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SAIS kept up its plate of Africa fare this week with a talk (in the same room as Monday’s China discussion) featuring two Kenyans (one US-based, one from Kenya). Mwangi Kimenyi, the Africa expert at Brookings, was joined by Karuti Kanyinga (disclaimer – I have worked briefly with Karuti), a scholar at the Institute for Development Studies at the University of Nairobi. The topic was “Looking Past Kenya’s Election: Ethnic and Institutional Challenges to Inclusive Development.” Although the stated intent was to look at challenges that Kenya will face in the aftermath of the election, the elephant in the room figured prominently as well.

Both of the speakers seemed to be relatively optimistic about recent developments in Kenya. Kimenyi felt fairly confident in his ability to claim that political violence as a result of the election would be minimal. Kanyinga suggested that the judiciary is currently enjoying the highest degree of confidence at anytime since independence. Both seemed to be in agreement that although the electoral commission would be operating fewer polling stations this year than in the last election, there were enough resources to ensure that credible polls would be held.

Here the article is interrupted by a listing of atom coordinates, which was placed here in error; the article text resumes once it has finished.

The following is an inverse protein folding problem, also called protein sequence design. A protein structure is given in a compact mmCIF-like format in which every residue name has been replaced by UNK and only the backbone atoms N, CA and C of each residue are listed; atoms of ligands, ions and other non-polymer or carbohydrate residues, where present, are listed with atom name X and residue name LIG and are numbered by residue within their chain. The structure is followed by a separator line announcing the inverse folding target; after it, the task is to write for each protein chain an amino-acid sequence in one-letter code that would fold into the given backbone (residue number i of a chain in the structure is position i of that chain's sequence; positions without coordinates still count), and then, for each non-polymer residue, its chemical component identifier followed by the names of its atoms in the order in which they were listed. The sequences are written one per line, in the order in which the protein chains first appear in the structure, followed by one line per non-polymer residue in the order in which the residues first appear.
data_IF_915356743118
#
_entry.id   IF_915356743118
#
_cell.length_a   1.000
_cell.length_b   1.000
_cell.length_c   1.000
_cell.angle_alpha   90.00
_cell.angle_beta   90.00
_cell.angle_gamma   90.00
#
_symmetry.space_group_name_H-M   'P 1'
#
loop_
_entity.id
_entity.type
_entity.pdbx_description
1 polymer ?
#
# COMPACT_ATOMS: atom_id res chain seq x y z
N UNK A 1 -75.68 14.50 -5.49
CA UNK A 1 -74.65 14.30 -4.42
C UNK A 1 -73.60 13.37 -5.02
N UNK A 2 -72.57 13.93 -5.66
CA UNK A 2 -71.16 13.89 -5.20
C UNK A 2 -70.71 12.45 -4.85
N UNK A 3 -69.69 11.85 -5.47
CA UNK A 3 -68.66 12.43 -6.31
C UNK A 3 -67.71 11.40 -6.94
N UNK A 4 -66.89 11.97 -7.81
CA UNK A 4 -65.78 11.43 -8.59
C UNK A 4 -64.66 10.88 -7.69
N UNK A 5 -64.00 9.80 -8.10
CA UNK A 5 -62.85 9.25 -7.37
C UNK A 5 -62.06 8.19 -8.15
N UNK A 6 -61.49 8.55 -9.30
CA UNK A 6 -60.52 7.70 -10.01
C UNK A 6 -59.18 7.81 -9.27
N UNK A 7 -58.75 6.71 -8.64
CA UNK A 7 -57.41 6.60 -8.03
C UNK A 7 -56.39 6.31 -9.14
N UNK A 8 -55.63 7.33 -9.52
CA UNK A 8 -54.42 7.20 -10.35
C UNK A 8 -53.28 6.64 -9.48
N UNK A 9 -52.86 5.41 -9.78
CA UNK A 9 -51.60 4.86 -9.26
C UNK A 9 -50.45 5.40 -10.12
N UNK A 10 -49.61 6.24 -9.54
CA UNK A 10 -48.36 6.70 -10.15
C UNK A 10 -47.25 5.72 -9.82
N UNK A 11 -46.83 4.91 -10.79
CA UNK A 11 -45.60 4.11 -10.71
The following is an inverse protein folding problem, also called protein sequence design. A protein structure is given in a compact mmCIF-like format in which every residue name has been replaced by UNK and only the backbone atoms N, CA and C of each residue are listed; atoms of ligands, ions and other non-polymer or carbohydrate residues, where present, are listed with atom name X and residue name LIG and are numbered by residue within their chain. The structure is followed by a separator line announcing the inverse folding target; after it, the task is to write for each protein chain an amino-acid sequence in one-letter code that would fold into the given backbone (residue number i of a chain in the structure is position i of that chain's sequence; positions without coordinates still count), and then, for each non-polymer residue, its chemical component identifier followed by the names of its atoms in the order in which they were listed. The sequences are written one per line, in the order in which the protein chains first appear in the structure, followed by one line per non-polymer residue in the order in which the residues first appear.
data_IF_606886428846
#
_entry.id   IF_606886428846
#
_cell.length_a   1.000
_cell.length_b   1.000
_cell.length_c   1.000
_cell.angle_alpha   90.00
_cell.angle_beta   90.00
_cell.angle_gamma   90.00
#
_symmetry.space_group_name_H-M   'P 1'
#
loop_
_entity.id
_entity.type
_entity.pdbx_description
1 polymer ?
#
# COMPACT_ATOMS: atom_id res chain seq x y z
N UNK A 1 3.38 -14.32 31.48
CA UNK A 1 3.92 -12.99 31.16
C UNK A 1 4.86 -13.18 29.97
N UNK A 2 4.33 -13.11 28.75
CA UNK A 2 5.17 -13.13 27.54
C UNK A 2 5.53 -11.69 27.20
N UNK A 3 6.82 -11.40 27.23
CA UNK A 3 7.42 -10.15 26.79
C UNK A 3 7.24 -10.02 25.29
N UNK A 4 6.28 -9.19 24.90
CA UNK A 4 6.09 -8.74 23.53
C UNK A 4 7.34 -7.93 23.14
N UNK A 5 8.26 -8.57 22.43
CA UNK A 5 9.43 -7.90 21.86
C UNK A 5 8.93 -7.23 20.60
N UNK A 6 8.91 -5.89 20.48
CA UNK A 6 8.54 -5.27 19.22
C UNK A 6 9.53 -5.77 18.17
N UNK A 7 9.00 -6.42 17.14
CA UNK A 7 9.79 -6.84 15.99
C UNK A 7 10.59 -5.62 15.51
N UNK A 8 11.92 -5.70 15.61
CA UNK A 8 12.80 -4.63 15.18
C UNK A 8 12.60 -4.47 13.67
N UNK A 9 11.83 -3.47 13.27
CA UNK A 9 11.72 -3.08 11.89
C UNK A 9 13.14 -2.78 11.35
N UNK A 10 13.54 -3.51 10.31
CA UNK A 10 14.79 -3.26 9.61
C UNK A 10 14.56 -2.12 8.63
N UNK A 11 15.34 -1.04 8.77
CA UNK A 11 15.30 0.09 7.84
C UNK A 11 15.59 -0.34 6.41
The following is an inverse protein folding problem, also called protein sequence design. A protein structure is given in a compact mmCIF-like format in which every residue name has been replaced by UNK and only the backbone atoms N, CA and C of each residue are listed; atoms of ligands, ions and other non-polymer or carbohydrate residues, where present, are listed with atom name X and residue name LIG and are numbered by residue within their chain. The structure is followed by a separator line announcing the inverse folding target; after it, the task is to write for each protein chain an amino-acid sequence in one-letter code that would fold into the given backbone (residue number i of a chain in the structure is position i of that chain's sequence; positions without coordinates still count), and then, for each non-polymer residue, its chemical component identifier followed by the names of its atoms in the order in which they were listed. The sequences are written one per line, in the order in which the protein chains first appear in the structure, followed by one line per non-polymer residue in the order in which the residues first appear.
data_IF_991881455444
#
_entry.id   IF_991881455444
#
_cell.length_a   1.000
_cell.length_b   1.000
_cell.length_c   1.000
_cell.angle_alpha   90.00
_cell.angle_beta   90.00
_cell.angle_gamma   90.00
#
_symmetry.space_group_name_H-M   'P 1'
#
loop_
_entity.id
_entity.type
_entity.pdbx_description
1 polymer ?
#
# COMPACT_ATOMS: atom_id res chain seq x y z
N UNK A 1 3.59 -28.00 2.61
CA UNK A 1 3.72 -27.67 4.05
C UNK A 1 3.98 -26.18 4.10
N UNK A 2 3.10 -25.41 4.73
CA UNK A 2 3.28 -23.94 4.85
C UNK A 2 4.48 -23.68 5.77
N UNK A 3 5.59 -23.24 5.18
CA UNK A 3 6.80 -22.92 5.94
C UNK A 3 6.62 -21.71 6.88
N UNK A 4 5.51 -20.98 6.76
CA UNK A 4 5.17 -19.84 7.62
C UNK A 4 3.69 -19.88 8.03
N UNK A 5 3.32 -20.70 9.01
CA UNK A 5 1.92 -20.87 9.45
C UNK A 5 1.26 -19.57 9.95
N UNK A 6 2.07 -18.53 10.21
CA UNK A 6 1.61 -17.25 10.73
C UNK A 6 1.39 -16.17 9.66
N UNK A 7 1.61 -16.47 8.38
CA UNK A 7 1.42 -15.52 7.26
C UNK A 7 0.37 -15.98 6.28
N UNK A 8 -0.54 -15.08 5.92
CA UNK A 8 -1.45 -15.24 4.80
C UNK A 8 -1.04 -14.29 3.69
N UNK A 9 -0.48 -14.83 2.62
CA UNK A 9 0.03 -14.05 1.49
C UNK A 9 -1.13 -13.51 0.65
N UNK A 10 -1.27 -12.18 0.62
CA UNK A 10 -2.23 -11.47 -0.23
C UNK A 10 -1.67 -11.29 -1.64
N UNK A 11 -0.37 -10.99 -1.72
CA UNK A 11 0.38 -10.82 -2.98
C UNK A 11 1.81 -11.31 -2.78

There were a few notes of caution however. Both expressed concern that the alliances the major politicians were entering into (both Kenytta and Odinga) were tenuous. Although the expectation was of a peaceful election, Kimenyi in particular was worried that a future ICC verdict concerning the 2007 elections may provoke another wave of violence. I do not follow east African politics that closely, but I found it interesting that both seemed to agree that Raila Odinga would have been heavily favored to win the election had the ICC issue not galvanized the Kikuyu and Kalenjin ethnic groups.

In a moment of much appreciated candor, Kimenyi (who I had only heard introduce luminaries at Brookings events, but was quite impressive) expressed his disappointment with Johnnie Carson’s recent remarks on the elections, which more or less implied that the US did not want to see a Kenyatta/Ruto administration. All in all a good event from SAIS, and likely much more intimate than the event the Brookings Institution will hold tomorrow with basically the same cast of characters.

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